In the ultra-fashionable neighborhood along Passeig de Gràcia stands one of the most unusual examples of Barcelona architecture – or anywhere else in the world: Casa Milà, otherwise known as La Pedrera.
The first name is drawn from the patron who commissioned renowned architect Antonio Gaudi to build what became an apartment complex.
The work began in 1906, sponsored by one of Barcelona’s most wealthy citizens, Pedro Milà i Camps. Initially intended to have even more obvious religious themes, anti-clerical riots from the year before motivated the owner to require that Gaudi take a more subtle approach.
The results are anything but subtle in architectural terms, both outside and in. On its completion in 1910, the local wags were so stunned, affronted, or otherwise surprised they dubbed it ‘The Stone Quarry’ (La Pedrera).
The name is unfair.
Casa Milà is different, to be sure. But it bears no resemblance to a stone quarry, which is all sharp angles. Gaudi’s creation, by contrast, is a flowing series of curves that undulate while wrapping around the corner on which the building is placed. But the theme of organic shapes doesn’t stop there.
The balconies that wind around the exterior of the site are full of sea shapes. They themselves are wavelike, while the structures and objects they support integrate the same look. Wrought iron railings that resemble seaweed (the work of sculptor Josep Jujol) surround minaret-like overheads of varying heights.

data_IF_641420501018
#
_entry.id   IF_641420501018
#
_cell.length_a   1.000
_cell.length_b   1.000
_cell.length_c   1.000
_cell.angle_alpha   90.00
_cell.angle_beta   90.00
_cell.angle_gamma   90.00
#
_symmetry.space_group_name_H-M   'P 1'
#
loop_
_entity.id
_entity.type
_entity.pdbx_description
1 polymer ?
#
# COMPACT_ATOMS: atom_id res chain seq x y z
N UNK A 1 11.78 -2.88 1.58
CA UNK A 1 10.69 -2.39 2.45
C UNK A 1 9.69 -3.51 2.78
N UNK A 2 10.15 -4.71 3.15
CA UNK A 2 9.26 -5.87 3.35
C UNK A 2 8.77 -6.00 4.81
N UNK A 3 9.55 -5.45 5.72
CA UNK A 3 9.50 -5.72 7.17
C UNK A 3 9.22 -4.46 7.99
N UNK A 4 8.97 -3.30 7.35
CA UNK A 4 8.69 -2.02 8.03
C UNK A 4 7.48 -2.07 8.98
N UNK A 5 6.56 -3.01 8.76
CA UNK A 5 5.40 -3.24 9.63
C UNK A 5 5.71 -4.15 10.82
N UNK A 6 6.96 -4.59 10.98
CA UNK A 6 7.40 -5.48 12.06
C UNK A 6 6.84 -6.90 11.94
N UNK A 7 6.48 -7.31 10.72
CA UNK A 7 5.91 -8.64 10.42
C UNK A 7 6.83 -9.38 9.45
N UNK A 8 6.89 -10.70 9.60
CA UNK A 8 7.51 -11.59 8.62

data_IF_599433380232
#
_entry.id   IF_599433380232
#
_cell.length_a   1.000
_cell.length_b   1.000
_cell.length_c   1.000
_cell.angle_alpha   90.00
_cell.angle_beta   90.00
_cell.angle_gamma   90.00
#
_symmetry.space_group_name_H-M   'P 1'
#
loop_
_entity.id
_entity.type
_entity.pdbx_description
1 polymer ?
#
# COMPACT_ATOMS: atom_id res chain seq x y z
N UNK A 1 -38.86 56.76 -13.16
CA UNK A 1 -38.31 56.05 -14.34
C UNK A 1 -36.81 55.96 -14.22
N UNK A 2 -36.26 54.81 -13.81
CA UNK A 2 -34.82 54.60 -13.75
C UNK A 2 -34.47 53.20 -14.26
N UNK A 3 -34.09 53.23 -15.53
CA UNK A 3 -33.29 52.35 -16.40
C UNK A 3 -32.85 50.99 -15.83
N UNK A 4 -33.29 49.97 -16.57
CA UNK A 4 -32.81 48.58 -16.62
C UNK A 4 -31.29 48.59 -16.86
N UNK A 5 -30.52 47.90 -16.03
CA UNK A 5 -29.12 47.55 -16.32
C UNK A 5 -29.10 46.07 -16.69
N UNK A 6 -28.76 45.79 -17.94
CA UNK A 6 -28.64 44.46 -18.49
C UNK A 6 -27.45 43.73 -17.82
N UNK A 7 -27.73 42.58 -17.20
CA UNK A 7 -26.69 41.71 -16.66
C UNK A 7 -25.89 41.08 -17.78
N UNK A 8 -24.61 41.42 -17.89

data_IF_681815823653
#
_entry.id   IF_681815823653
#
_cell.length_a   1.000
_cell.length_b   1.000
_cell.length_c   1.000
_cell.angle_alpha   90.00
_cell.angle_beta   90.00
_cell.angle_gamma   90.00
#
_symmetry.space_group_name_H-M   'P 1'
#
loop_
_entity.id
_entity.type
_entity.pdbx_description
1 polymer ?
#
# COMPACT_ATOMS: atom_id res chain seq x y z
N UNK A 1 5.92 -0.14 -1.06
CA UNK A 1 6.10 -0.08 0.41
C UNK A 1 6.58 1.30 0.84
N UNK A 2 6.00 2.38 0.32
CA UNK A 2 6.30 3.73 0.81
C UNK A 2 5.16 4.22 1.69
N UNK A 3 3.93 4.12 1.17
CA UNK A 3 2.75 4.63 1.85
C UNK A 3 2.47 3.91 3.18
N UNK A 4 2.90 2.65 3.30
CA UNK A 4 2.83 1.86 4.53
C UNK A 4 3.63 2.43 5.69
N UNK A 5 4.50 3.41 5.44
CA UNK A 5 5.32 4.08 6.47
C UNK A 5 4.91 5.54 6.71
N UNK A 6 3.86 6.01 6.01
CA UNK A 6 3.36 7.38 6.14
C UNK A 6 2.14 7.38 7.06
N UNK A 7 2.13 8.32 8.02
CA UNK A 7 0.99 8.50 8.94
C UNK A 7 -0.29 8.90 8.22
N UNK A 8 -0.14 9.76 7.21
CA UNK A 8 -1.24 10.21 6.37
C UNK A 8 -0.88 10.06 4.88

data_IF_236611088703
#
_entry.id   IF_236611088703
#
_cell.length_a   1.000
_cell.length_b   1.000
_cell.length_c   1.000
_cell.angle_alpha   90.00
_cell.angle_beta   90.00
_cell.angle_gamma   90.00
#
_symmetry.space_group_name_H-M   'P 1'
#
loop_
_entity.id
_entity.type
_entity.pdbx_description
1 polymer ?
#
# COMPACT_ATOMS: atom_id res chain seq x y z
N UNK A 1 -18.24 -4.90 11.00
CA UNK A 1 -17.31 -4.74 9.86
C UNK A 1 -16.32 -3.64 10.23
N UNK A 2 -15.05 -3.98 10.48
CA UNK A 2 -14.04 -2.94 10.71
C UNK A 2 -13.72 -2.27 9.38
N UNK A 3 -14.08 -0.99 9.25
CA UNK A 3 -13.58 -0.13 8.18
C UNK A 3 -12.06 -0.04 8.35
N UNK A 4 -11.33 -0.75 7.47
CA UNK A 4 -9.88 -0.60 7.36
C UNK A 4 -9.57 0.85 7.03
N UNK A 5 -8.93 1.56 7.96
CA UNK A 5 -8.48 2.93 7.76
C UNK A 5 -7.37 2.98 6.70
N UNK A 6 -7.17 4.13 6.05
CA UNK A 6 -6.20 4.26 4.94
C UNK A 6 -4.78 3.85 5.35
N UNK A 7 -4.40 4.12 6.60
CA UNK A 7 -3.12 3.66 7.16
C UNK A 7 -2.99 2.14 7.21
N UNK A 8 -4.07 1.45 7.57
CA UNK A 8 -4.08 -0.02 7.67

The top of the building itself houses chimneys that are an outstanding continuance of the same idea. Twisting like a soft-ice cream cone, the orange stone is shaped to provide a sense of both motion and aspiration – a common theme in much of Gaudi’s work. They were nicknamed espantabruxes (witch-scarers) by one of the critics of the day.
The interior elements are well matched to the building’s facade and overall shape. On the ground floor is a courtyard filled with recognizable Gaudi elements: organic shapes, bright colors, and lush vegetation. Summer concerts and exhibits are often held there.
One of the apartments on the top floor has been furnished with furniture and objects from the period and provides a look at what the residents might have owned. The other units are still private residences.
Higher up inside the building in the attic is a small museum/exhibition space devoted to Gaudi’s work called the Espai Gaudi (Gaudi Space). Here, visitors will find numerous educational displays and photos.
There is also an unusual upside-down model of Sagrada Familia demonstrating some of the architect’s structural ideas. But space itself is also a work of art. With a glowing orange atmosphere and a hush provided by the low, curved ceiling, no visit to Casa Milà would be complete without viewing the area.
But visitors will also want not to miss the excellent rooftop. It’s a delightful series of gardens laid out in the only straight lines to be found at the site, set among the unusual chimneys. It also provides a spectacular view of sunny Barcelona in the sweeping vista below.